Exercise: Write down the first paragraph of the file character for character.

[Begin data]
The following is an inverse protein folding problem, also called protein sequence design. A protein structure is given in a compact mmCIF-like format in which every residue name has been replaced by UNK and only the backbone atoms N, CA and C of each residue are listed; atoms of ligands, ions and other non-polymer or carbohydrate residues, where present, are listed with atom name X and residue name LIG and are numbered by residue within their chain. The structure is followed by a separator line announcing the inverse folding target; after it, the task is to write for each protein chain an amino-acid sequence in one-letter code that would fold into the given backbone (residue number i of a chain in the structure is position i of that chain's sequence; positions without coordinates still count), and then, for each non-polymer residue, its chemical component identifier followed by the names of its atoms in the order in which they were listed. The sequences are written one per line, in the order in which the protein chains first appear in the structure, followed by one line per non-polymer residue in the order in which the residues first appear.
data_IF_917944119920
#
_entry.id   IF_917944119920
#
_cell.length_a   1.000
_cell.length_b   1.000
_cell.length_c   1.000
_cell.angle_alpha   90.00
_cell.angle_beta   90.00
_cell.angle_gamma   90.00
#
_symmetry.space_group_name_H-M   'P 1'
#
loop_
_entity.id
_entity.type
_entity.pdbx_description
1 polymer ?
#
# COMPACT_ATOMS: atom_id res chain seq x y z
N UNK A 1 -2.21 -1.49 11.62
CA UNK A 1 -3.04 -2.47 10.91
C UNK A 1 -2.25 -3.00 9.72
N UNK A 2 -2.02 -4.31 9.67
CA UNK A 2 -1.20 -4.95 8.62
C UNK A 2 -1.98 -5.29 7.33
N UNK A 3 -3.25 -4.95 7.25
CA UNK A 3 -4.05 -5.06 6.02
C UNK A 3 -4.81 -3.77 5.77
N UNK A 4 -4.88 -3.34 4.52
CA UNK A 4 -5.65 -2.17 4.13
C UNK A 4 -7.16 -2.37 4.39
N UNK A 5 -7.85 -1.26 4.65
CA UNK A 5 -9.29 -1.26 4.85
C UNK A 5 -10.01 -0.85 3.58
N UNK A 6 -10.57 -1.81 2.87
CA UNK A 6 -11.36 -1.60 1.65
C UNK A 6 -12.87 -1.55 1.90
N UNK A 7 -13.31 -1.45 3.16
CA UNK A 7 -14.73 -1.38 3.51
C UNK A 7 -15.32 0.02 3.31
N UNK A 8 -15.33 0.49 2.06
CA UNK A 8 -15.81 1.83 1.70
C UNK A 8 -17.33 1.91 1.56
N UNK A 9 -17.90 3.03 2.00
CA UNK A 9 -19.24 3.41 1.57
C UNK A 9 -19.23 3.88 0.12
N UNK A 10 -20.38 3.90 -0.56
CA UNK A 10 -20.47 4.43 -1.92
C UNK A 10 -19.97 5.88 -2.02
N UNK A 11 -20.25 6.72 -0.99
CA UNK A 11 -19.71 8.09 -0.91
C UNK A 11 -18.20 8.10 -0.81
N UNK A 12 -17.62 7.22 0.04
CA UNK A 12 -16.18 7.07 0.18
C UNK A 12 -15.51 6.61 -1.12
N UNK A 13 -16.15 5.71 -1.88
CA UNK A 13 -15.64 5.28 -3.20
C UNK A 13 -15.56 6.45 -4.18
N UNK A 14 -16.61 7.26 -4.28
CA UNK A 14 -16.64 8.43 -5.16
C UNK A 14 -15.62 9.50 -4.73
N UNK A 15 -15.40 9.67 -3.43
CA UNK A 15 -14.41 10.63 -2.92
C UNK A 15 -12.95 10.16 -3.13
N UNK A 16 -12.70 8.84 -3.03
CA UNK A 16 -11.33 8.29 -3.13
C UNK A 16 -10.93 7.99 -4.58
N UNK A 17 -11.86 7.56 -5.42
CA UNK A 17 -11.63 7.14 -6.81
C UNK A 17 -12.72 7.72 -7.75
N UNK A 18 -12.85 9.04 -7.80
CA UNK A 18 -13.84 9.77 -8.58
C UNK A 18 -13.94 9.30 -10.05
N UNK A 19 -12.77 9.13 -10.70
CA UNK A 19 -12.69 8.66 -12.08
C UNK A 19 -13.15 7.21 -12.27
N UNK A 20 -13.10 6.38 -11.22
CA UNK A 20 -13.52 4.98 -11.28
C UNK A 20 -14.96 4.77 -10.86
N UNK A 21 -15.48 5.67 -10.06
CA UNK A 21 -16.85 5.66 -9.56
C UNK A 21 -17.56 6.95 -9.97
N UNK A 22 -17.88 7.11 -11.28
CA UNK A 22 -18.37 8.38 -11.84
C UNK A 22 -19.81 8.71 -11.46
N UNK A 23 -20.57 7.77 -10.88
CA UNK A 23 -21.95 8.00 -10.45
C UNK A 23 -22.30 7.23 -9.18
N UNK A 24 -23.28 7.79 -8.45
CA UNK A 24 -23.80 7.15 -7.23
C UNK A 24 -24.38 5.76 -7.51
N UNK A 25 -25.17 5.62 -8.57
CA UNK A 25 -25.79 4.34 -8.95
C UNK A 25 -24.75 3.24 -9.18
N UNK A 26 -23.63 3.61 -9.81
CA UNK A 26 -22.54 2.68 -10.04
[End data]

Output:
The following is an inverse protein folding problem, also called protein sequence design. A protein structure is given in a compact mmCIF-like format in which every residue name has been replaced by UNK and only the backbone atoms N, CA and C of each residue are listed; atoms of ligands, ions and other non-polymer or carbohydrate residues, where present, are listed with atom name X and residue name LIG and are numbered by residue within their chain. The structure is followed by a separator line announcing the inverse folding target; after it, the task is to write for each protein chain an amino-acid sequence in one-letter code that would fold into the given backbone (residue number i of a chain in the structure is position i of that chain's sequence; positions without coordinates still count), and then, for each non-polymer residue, its chemical component identifier followed by the names of its atoms in the order in which they were listed. The sequences are written one per line, in the order in which the protein chains first appear in the structure, followed by one line per non-polymer residue in the order in which the residues first appear.